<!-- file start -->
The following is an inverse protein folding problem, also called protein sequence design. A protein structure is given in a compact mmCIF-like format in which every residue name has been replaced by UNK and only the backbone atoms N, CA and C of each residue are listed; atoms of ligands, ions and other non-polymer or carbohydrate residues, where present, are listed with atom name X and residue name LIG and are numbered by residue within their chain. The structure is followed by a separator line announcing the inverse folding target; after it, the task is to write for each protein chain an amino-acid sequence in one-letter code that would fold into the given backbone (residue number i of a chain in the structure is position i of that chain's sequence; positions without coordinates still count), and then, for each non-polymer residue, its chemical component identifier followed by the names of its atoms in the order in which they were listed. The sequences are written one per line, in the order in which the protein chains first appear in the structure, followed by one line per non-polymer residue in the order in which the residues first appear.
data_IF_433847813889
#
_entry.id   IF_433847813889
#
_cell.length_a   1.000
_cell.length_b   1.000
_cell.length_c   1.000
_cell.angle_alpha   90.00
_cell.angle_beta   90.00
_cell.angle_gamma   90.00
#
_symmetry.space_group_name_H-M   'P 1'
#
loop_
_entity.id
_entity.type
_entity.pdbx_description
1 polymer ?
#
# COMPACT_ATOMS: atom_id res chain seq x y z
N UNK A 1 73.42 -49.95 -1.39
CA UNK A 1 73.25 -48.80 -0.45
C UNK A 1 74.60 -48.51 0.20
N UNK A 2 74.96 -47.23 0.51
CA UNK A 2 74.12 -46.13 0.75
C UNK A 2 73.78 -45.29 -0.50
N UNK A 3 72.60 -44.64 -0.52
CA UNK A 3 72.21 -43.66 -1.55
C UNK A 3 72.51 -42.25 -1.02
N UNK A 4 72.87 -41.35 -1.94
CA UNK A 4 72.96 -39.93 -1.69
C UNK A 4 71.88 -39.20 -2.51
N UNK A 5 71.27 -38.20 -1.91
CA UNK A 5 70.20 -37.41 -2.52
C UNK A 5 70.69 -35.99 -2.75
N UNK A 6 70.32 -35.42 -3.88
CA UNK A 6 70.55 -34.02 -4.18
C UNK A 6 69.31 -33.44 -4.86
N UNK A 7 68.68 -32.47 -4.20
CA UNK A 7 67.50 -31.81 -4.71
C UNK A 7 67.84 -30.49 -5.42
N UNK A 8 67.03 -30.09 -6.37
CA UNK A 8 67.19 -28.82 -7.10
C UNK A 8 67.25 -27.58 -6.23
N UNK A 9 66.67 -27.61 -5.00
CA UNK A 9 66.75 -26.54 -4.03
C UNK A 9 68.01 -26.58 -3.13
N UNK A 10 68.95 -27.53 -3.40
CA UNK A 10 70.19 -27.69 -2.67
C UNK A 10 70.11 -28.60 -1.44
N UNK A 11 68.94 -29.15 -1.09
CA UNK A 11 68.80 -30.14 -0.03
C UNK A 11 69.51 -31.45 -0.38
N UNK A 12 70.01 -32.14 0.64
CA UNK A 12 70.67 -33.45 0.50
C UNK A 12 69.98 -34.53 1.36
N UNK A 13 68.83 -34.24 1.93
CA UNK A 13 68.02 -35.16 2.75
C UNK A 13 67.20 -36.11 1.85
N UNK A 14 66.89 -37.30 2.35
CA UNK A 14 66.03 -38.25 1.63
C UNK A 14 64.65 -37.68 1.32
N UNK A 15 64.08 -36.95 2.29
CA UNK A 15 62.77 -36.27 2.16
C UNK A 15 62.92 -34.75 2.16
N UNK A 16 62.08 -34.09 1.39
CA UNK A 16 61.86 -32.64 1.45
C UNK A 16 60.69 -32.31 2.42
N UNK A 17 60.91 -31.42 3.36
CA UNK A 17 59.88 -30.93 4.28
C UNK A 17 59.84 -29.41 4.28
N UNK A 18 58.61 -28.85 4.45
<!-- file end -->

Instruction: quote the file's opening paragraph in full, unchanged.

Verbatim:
The following is an inverse protein folding problem, also called protein sequence design. A protein structure is given in a compact mmCIF-like format in which every residue name has been replaced by UNK and only the backbone atoms N, CA and C of each residue are listed; atoms of ligands, ions and other non-polymer or carbohydrate residues, where present, are listed with atom name X and residue name LIG and are numbered by residue within their chain. The structure is followed by a separator line announcing the inverse folding target; after it, the task is to write for each protein chain an amino-acid sequence in one-letter code that would fold into the given backbone (residue number i of a chain in the structure is position i of that chain's sequence; positions without coordinates still count), and then, for each non-polymer residue, its chemical component identifier followed by the names of its atoms in the order in which they were listed. The sequences are written one per line, in the order in which the protein chains first appear in the structure, followed by one line per non-polymer residue in the order in which the residues first appear.